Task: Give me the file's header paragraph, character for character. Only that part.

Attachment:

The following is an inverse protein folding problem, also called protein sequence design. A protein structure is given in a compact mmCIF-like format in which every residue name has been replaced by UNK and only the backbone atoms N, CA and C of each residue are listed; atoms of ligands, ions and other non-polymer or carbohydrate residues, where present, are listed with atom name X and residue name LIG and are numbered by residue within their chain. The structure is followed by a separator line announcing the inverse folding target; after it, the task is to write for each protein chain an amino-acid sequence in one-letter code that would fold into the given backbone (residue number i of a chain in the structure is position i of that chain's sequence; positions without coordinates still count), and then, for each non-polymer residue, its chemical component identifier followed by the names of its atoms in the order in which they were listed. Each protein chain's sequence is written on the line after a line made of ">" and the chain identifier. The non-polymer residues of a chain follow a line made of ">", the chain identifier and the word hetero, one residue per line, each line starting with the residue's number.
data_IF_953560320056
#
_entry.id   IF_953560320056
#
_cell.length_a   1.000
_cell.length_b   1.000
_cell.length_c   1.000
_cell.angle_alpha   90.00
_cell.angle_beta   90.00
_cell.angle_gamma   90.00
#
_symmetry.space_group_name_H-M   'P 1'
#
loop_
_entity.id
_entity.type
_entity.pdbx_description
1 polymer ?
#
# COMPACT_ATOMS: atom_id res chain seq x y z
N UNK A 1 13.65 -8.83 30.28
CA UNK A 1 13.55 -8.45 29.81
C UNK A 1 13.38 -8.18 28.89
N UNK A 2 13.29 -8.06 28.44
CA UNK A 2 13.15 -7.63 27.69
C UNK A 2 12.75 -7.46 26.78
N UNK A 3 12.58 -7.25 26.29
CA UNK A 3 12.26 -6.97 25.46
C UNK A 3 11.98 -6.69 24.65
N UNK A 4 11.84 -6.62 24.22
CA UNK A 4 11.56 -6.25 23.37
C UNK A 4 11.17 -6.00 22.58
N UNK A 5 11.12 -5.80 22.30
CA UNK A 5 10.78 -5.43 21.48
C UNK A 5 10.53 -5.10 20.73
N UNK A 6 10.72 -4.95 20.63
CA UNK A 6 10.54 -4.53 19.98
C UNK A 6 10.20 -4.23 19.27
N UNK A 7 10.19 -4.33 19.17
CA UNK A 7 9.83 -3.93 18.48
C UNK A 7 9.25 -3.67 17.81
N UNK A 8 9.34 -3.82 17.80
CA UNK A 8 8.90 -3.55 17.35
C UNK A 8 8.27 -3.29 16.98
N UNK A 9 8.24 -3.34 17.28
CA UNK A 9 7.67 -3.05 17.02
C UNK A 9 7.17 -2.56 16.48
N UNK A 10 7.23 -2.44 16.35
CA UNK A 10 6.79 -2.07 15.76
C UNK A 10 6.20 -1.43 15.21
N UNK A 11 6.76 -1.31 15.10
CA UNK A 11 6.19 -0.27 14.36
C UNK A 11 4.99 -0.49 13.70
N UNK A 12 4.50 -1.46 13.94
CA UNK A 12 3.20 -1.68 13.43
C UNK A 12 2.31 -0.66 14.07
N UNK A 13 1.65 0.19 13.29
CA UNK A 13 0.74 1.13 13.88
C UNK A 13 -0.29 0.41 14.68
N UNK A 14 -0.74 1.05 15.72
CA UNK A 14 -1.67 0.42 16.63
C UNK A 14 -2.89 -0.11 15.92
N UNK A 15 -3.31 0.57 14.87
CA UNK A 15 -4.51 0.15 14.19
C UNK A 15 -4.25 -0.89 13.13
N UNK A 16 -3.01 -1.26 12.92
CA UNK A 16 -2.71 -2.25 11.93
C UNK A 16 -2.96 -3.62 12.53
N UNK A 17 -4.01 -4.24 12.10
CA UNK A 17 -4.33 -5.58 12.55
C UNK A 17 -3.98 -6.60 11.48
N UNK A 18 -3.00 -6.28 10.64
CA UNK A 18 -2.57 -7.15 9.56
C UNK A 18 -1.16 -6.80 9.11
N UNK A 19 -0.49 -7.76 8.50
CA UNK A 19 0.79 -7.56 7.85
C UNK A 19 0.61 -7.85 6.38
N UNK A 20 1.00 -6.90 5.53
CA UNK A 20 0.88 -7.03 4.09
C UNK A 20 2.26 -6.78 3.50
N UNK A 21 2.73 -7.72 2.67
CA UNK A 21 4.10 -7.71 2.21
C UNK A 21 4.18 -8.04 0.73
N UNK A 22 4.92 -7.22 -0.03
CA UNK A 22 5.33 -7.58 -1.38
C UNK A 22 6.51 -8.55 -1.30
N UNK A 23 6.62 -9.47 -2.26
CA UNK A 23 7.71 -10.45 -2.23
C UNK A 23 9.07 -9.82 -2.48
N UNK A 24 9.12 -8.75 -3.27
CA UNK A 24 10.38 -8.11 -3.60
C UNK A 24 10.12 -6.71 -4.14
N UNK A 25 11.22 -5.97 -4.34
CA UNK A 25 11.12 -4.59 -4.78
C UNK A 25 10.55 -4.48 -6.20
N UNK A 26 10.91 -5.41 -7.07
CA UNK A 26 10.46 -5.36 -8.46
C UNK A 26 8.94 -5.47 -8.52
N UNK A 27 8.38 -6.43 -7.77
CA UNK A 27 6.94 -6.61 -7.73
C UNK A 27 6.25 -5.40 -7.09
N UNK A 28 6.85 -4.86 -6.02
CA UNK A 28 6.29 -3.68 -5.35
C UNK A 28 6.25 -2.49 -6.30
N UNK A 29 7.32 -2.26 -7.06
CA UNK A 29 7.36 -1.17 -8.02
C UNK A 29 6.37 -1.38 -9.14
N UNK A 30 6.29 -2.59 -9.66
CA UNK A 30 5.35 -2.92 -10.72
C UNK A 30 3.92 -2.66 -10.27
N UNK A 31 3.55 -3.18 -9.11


The following is an inverse protein folding problem, also called protein sequence design. A protein structure is given in a compact mmCIF-like format in which every residue name has been replaced by UNK and only the backbone atoms N, CA and C of each residue are listed; atoms of ligands, ions and other non-polymer or carbohydrate residues, where present, are listed with atom name X and residue name LIG and are numbered by residue within their chain. The structure is followed by a separator line announcing the inverse folding target; after it, the task is to write for each protein chain an amino-acid sequence in one-letter code that would fold into the given backbone (residue number i of a chain in the structure is position i of that chain's sequence; positions without coordinates still count), and then, for each non-polymer residue, its chemical component identifier followed by the names of its atoms in the order in which they were listed. Each protein chain's sequence is written on the line after a line made of ">" and the chain identifier. The non-polymer residues of a chain follow a line made of ">", the chain identifier and the word hetero, one residue per line, each line starting with the residue's number.